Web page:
Why have some nations managed to prosper with limited resources by saving their soils while others, with much more ecological capital originally, have vanished? The answer is complex, I suspect, but it might be that many peoples who had few land and water resources to begin with set the cultural pattern for those who followed. People of the Netherlands, who claimed swamps and mud flats from the sea, and Indians of the high Andes have preserved their precious natural heritage and indeed improved on the local environment.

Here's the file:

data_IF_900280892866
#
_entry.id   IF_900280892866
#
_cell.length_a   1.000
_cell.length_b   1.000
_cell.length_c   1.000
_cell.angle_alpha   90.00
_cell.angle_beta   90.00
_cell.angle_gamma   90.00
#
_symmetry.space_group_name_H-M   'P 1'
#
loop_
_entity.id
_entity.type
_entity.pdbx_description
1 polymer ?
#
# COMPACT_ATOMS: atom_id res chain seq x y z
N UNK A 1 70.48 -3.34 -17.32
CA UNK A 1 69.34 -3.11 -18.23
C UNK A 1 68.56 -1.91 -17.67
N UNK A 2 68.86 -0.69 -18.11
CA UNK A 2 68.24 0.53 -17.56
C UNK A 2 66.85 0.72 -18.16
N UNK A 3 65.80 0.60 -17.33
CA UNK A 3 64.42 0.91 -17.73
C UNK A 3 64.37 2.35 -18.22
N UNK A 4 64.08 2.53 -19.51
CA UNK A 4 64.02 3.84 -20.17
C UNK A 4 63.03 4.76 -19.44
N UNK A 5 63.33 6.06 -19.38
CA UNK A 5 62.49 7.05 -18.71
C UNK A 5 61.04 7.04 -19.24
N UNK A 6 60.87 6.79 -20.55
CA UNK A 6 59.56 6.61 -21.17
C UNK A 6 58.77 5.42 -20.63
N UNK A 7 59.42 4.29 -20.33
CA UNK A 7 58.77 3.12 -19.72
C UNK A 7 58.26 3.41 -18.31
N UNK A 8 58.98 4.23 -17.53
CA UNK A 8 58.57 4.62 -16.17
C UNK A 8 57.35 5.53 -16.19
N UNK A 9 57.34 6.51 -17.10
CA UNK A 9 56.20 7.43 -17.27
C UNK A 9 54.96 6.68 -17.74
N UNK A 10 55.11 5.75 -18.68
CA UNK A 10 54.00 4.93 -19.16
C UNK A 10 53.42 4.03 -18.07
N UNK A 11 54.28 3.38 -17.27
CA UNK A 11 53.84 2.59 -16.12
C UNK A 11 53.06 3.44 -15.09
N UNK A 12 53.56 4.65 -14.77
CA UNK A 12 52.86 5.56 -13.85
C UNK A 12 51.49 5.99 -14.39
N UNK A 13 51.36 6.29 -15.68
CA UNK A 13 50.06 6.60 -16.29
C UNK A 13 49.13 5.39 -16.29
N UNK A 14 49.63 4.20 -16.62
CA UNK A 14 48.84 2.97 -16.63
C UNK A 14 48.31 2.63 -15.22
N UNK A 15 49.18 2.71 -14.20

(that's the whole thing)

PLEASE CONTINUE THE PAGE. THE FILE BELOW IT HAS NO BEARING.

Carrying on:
In our own country we suffer in part from a history of early abundance and in part from the legacy we brought from western and northern Europe, where rains are so light that soil runoff is scarcely a problem. When our ancestors found the virgin woodlands and prairies of our continent, they encountered for the first time the thunderstorms and associated quick drenchings and then went on to introduce such soil-exposing row crops as corn, cotton, and tobacco. The age of fossil fuel has allowed erosion to accelerate at an even faster pace. At the same time, this ancient fuel has allowed us to mask almost completely the old telltale symptoms of agricultural decay. Huge tractors and their equipment can now completely wipe out the clear evidence of decay that resides in a large gully. Natural gas, which provides the feedstock for most of the nitrogen fertilizer applied to the field, can restore partial fertility.